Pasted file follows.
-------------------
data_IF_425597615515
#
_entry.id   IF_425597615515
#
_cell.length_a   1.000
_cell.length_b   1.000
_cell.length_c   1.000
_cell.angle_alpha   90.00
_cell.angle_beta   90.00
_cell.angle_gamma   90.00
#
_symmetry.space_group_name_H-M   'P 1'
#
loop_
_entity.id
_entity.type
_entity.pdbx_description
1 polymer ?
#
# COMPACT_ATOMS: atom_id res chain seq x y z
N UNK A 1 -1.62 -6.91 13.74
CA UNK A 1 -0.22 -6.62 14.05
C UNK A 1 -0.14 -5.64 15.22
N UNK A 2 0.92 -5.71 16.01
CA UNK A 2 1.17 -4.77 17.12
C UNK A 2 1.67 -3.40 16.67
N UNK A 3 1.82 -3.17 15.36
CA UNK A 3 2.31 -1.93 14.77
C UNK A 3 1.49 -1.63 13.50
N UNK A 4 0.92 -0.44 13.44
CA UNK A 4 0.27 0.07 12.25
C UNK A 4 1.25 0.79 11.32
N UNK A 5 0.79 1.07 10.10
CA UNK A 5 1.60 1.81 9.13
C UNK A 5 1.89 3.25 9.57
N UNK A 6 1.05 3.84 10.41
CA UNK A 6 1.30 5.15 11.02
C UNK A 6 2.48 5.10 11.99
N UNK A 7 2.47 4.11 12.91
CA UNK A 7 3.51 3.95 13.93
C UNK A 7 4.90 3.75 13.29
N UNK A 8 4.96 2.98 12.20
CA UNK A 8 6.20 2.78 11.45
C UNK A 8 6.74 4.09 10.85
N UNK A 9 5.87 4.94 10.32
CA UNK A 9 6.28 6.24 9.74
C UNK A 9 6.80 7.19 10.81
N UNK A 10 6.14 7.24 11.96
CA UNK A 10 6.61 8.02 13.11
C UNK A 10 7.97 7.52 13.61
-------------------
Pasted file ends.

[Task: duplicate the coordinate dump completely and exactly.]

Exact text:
data_IF_425597615515
#
_entry.id   IF_425597615515
#
_cell.length_a   1.000
_cell.length_b   1.000
_cell.length_c   1.000
_cell.angle_alpha   90.00
_cell.angle_beta   90.00
_cell.angle_gamma   90.00
#
_symmetry.space_group_name_H-M   'P 1'
#
loop_
_entity.id
_entity.type
_entity.pdbx_description
1 polymer ?
#
# COMPACT_ATOMS: atom_id res chain seq x y z
N UNK A 1 -1.62 -6.91 13.74
CA UNK A 1 -0.22 -6.62 14.05
C UNK A 1 -0.14 -5.64 15.22
N UNK A 2 0.92 -5.71 16.01
CA UNK A 2 1.17 -4.77 17.12
C UNK A 2 1.67 -3.40 16.67
N UNK A 3 1.82 -3.17 15.36
CA UNK A 3 2.31 -1.93 14.77
C UNK A 3 1.49 -1.63 13.50
N UNK A 4 0.92 -0.44 13.44
CA UNK A 4 0.27 0.07 12.25
C UNK A 4 1.25 0.79 11.32
N UNK A 5 0.79 1.07 10.10
CA UNK A 5 1.60 1.81 9.13
C UNK A 5 1.89 3.25 9.57
N UNK A 6 1.05 3.84 10.41
CA UNK A 6 1.30 5.15 11.02
C UNK A 6 2.48 5.10 11.99
N UNK A 7 2.47 4.11 12.91
CA UNK A 7 3.51 3.95 13.93
C UNK A 7 4.90 3.75 13.29
N UNK A 8 4.96 2.98 12.20
CA UNK A 8 6.20 2.78 11.45
C UNK A 8 6.74 4.09 10.85
N UNK A 9 5.87 4.94 10.32
CA UNK A 9 6.28 6.24 9.74
C UNK A 9 6.80 7.19 10.81
N UNK A 10 6.14 7.24 11.96
CA UNK A 10 6.61 8.02 13.11
C UNK A 10 7.97 7.52 13.61